(When 31 December is on a Sunday and 01 January is on a Monday, the ISO-8601 “week splitting” process works neatly, with 0 days at the end of the year left over.)

If you use YYYY where you should have written yyyy, your dates will regularly but infrequently be wrong, so your code will make mistakes, even though you might not easily notice them.

Here are the dud dates you’d see for 2018:

Y=2018 M=12 D=30 formatted with "YYYY-MM-dd" -> 2018-12-30  +correct+
Y=2018 M=12 D=31 formatted with "YYYY-MM-dd" -> 2019-12-31  *WRONG* (one year ahead)
-------------------------------NEW YEAR------------------------------
Y=2019 M=01 D=01 formatted with "YYYY-MM-dd" -> 2019-01-01  +correct+

For 2019:

Y=2019 M=12 D=28 formatted with "YYYY/MM/dd" -> 2019/12/28  +correct+
Y=2019 M=12 D=29 formatted with "YYYY-MM-dd" -> 2020-12-29  *WRONG* (one year ahead)
Y=2019 M=12 D=30 formatted with "YYYY-MM-dd" -> 2020-12-30  *WRONG* (one year ahead)
Y=2019 M=12 D=31 formatted with "YYYY-MM-dd" -> 2020-12-31  *WRONG* (one year ahead)
-------------------------------NEW YEAR------------------------------
Y=2020 M=01 D=01 formatted with "YYYY-MM-dd" -> 2020-01-01  +correct+

For 2020:

Y=2020 M=12 D=31 formatted with "YYYY-MM-dd" -> 2020-12-31  +correct+
-------------------------------NEW YEAR------------------------------
Y=2021 M=01 D=01 formatted with "YYYY-MM-dd" -> 2020-01-01  *WRONG* (one year behind)
Y=2021 M=01 D=02 formatted with "YYYY-MM-dd" -> 2020-01-02  *WRONG* (one year behind)
Y=2021 M=01 D=03 formatted with "YYYY-MM-dd" -> 2020-01-03  *WRONG* (one year behind)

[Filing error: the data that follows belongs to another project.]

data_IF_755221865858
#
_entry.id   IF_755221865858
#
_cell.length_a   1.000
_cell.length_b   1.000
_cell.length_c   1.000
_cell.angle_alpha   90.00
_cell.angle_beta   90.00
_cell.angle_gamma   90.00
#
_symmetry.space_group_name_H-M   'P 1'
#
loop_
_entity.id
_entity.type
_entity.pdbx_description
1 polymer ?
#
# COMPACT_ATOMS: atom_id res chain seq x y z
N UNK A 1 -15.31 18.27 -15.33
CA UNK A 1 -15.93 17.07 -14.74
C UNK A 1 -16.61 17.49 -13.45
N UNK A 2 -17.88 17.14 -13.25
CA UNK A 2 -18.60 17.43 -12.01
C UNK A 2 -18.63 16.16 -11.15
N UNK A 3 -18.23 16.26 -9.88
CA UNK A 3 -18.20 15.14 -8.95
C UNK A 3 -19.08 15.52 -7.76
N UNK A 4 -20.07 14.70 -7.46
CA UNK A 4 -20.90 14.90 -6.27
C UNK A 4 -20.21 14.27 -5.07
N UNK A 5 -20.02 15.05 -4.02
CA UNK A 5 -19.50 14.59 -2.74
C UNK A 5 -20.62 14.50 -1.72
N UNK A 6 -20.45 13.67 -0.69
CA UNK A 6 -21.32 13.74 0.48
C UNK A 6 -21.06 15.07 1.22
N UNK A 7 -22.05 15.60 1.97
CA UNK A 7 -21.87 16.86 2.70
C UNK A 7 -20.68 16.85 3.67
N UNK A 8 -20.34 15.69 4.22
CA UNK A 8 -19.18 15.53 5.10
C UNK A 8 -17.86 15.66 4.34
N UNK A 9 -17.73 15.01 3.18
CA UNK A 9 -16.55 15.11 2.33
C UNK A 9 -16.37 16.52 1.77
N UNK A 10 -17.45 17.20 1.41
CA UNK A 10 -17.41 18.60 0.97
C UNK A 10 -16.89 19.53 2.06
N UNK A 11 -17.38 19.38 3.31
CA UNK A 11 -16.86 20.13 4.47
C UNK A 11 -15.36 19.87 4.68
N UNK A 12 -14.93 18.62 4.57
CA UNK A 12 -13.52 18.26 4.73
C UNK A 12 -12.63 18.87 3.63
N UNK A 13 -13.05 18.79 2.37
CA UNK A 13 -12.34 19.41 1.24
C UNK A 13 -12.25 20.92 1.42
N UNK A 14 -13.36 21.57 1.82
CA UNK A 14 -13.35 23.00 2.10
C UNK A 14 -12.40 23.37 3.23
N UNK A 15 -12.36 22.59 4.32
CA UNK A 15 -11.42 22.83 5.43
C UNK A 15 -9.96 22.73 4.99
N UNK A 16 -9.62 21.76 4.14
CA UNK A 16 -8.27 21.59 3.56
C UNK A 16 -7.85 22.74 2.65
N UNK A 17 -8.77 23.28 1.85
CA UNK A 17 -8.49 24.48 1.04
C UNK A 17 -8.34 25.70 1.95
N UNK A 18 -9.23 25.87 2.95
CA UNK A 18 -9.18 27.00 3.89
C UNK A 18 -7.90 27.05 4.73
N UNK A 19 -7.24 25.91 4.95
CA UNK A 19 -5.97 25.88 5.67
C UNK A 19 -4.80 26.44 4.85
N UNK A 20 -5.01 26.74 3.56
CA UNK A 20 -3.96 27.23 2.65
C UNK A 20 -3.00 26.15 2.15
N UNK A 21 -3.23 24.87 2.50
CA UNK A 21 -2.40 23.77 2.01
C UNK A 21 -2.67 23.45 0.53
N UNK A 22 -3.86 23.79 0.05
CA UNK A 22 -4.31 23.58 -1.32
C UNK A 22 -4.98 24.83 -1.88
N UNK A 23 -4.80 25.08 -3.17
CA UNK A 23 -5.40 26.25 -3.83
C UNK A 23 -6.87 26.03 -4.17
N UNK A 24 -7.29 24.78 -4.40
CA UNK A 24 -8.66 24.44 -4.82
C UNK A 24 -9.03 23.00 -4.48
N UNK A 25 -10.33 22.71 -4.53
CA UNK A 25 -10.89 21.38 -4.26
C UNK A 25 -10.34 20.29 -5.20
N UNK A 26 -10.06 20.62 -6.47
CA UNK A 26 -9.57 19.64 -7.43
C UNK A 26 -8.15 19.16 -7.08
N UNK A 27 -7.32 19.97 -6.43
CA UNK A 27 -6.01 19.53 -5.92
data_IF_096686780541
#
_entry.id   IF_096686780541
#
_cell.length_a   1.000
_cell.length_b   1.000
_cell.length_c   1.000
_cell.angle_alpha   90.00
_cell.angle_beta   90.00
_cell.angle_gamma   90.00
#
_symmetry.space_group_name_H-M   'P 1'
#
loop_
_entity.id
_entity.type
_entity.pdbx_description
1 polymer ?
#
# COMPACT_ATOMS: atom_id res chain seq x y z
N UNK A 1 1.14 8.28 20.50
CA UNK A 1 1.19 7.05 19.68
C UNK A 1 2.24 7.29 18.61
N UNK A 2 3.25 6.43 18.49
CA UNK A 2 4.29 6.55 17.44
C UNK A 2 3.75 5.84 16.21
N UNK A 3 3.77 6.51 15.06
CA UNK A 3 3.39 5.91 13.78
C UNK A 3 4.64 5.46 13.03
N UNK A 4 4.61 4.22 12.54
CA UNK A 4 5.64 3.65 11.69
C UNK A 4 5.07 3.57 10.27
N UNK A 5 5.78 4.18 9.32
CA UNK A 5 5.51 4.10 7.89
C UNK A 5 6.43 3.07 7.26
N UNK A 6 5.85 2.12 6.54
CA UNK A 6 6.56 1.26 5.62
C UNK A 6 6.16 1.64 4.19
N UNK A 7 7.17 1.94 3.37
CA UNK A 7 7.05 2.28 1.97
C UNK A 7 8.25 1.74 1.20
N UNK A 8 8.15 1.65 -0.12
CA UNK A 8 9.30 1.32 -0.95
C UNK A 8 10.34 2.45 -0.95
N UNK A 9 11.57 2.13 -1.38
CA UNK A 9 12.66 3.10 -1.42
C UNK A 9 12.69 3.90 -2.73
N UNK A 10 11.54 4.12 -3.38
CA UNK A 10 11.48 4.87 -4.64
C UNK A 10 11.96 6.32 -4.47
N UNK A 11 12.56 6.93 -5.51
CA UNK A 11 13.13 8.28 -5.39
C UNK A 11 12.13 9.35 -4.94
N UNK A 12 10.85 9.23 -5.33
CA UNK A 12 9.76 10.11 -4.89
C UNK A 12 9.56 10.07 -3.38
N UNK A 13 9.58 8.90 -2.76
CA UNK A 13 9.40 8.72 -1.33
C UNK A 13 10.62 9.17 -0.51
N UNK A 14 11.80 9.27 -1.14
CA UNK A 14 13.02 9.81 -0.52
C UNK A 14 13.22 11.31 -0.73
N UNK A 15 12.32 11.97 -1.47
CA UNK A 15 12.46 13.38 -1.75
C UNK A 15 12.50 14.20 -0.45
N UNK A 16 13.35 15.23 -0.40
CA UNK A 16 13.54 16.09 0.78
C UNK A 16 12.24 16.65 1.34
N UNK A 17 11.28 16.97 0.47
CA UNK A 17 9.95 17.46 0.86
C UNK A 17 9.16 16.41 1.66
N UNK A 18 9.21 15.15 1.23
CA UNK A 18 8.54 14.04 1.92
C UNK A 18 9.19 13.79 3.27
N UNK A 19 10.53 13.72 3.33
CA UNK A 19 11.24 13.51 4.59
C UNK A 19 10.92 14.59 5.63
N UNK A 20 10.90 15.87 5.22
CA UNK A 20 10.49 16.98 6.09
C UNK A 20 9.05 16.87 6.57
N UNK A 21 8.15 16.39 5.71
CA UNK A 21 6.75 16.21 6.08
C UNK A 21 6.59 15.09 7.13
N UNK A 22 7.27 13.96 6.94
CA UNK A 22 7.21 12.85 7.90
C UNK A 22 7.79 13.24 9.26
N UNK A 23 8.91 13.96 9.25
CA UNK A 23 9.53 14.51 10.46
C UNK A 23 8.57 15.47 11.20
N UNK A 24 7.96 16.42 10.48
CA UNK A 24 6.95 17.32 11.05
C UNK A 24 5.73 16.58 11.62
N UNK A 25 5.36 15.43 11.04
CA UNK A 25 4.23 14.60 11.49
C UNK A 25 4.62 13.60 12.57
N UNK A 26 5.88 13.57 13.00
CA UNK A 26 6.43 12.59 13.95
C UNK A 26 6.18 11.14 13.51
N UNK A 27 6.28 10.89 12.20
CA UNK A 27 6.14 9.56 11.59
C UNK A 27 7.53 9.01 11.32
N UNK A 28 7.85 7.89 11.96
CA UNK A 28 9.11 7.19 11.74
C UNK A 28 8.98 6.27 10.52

Y=2021 M=01 D=04 formatted with "YYYY-MM-dd" -> 2021-01-04  +correct+

If the Twitter thread started by @NmVAson is anything to go by, quite a few programmers still seem to be making this sort of mistake, which implies that they’re not testing their code very well.

As we mentioned above, writing DD by mistake instead of dd seems to be an unusual bug, presumably because the error shows up for about 85% of the year, and stands out dramatically for more than 70% of the year thanks to the three-digit days.

Admittedly, writing YYYY by mistake instead of yyyy produces bugs on fewer than 1% of the dates in a year, and not at all in one year every seven, but even with a lesss-than-1% error rate, there’s not really any excuse for failing to spot that you have made this blunder.

You could probably excuse not catching a one-in-232 error as bad luck; you might even get away with “bad luck” to excuse an error rate of one-in-a-million…

… but at 1% (especially when those one-percenters are right at the proverbial year-end), you really ought not to be letting this sort of bug escape your notice.

What to do?

If you are a programmer or a project manager reponsible for code that handles dates – and anything that does any sort of logging almost certainly needs to do just that – then please make sure that you:

  • Don’t make assumptions. Just because upper-case YYYY denotes the calendar year in some places doesn’t mean it always does.
  • Read the full manual, or RTFM for short. Sadly, TFM for ISO-8601 is extremely complicated, but that should be your problem, not your users’ problem – with power comes responsibility.
  • Review your code properly. Remember, the reviewer needs to RTFM as well.
  • Test your code thoroughly. Anyone with ISO-8601 YYYY bugs really doesn’t have a good and varied test set, given that this bug shows up around the end of six years in every seven.

We take calendars for granted, but their design and use of is a mixture of art and science that has been going on for millennia, and still requires great care and attention.

Especially in software!